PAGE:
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Signal intensity ratio on magnetic resonance imaging as a prognostic factor in patients with cervical compressive myelopathy. / Kim, Tae Hyun; Ha, Yoon; Shin, Jun Jae; Cho, Yong Eun; Lee, Ji Hae; Cho, Woo Ho.

In: Medicine (United States), Vol. 95, No. 39, 01.01.2016.

Research output: Contribution to journalArticle

TY - JOUR

T1 - Signal intensity ratio on magnetic resonance imaging as a prognostic factor in patients with cervical compressive myelopathy

AU - Kim, Tae Hyun

AU - Ha, Yoon

AU - Shin, Jun Jae

AU - Cho, Yong Eun

AU - Lee, Ji Hae

AU - Cho, Woo Ho

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N2 - Patients with intramedullary signal intensity (SI) changes have a poor prognosis after surgical decompression in cervical compressive myelopathy (CCM); however, some patients show no clear relationship between the SI and postsurgical prognosis. This discrepancy may be because no comprehensive and proper quantitative evaluation exists to assess SI on magnetic resonance imaging (MRI). The purpose of this study was prospectively to evaluate the correlation between the clinical features, neurological outcome of patients with CCM, and the quantitative assessment of SI changes preoperatively and postoperatively, and the correlation with SI severity. A total of 112 patients with CCM at 1 or 2 levels underwent anterior cervical discectomy and fusion. We quantitatively analyzed MR signal changes on T1-weighted MR images (T1WI), gadolinium-diethylenetriaminepentaacetic acid (Gd-DTPA) contrast-enhanced T1WI, and T2-weighted MR images (T2WI) using the signal intensity ratio (SIR). We evaluated the correlations between various variables and neurological outcome using the Japanese Orthopedic Association (JOA) scale, and the severity of SI change by grade (i.e., grade 0 ["none"], grade 1 ["light"], and grade 2 ["bright on T2WI"]). Significant differences between the 3 grades existed in symptom duration, preoperative JOA score, SIR on T2WI, and JOA recovery ratio. The JOA recovery ratio was negatively correlated with symptom duration and the SIR on T2WI, and positively correlated with the preoperative JOA score and cord compression ratio, but not with the SIR on T1WI and contrast-enhanced T1WI. On the postoperative 12-month follow-up MRI, the JOA recovery ratio and SIR on T2WI of the SI reversal patients were better than those of the nonreversal patients. On multiple regression analysis, the SIR on T2WI was the main significant prognostic factor of surgical outcome. The grading system on T2WI provided reliable predictive information for neurological outcome. Quantitative alterations in the SI on preoperative and postoperative T2WI, but not T1WI or contrast-enhanced T1WI, reflected the clinical features, surgical outcomes, and the correlation with SI severity. The patients with a longer duration of symptoms, lower cord compression ratio, severe myelopathy, intense signal change (i.e., grade 2) on the spinal cord, and an SIR greater than 1.55 had a poor recovery after a surgical operation.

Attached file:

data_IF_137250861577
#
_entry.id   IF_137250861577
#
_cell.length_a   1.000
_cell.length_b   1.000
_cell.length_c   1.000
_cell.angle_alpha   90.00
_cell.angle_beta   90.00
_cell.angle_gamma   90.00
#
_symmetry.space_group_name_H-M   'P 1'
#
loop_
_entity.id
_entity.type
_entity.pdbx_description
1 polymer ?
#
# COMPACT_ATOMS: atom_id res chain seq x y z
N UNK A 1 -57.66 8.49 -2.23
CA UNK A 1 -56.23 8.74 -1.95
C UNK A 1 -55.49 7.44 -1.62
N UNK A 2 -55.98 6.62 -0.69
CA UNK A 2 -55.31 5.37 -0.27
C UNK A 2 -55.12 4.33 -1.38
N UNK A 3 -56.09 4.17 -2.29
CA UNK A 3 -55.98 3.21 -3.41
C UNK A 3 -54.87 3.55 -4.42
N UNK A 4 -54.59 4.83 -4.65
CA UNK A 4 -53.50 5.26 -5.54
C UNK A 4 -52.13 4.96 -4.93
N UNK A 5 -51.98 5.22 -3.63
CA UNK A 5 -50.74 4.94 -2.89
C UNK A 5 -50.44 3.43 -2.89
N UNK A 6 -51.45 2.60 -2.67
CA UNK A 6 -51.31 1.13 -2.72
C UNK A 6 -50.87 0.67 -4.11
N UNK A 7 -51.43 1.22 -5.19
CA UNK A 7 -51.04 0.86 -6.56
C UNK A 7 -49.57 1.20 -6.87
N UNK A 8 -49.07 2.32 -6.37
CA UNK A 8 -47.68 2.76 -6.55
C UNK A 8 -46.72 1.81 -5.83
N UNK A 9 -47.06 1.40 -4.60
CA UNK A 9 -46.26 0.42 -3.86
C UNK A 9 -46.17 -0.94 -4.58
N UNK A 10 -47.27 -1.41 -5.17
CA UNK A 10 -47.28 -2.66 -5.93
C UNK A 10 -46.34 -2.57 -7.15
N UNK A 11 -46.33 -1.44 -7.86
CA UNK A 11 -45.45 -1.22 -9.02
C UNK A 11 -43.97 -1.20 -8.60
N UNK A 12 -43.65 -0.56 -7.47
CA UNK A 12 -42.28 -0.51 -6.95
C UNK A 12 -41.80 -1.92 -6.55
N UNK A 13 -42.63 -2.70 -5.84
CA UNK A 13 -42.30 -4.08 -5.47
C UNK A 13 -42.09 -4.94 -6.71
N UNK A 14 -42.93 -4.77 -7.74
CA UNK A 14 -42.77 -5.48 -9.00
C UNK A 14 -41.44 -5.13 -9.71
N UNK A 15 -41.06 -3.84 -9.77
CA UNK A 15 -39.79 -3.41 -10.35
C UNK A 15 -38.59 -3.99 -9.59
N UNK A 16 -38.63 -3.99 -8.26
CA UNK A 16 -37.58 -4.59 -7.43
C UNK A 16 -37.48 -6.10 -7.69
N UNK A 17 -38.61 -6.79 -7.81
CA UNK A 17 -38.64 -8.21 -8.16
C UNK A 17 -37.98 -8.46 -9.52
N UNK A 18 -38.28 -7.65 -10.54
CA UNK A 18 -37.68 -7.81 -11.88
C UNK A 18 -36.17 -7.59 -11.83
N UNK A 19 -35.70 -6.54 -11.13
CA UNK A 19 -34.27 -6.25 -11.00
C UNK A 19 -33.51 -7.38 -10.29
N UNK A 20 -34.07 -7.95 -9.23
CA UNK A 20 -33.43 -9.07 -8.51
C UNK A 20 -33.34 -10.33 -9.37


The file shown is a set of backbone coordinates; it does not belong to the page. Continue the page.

AB - Patients with intramedullary signal intensity (SI) changes have a poor prognosis after surgical decompression in cervical compressive myelopathy (CCM); however, some patients show no clear relationship between the SI and postsurgical prognosis. This discrepancy may be because no comprehensive and proper quantitative evaluation exists to assess SI on magnetic resonance imaging (MRI). The purpose of this study was prospectively to evaluate the correlation between the clinical features, neurological outcome of patients with CCM, and the quantitative assessment of SI changes preoperatively and postoperatively, and the correlation with SI severity. A total of 112 patients with CCM at 1 or 2 levels underwent anterior cervical discectomy and fusion. We quantitatively analyzed MR signal changes on T1-weighted MR images (T1WI), gadolinium-diethylenetriaminepentaacetic acid (Gd-DTPA) contrast-enhanced T1WI, and T2-weighted MR images (T2WI) using the signal intensity ratio (SIR). We evaluated the correlations between various variables and neurological outcome using the Japanese Orthopedic Association (JOA) scale, and the severity of SI change by grade (i.e., grade 0 ["none"], grade 1 ["light"], and grade 2 ["bright on T2WI"]). Significant differences between the 3 grades existed in symptom duration, preoperative JOA score, SIR on T2WI, and JOA recovery ratio. The JOA recovery ratio was negatively correlated with symptom duration and the SIR on T2WI, and positively correlated with the preoperative JOA score and cord compression ratio, but not with the SIR on T1WI and contrast-enhanced T1WI. On the postoperative 12-month follow-up MRI, the JOA recovery ratio and SIR on T2WI of the SI reversal patients were better than those of the nonreversal patients. On multiple regression analysis, the SIR on T2WI was the main significant prognostic factor of surgical outcome. The grading system on T2WI provided reliable predictive information for neurological outcome. Quantitative alterations in the SI on preoperative and postoperative T2WI, but not T1WI or contrast-enhanced T1WI, reflected the clinical features, surgical outcomes, and the correlation with SI severity. The patients with a longer duration of symptoms, lower cord compression ratio, severe myelopathy, intense signal change (i.e., grade 2) on the spinal cord, and an SIR greater than 1.55 had a poor recovery after a surgical operation.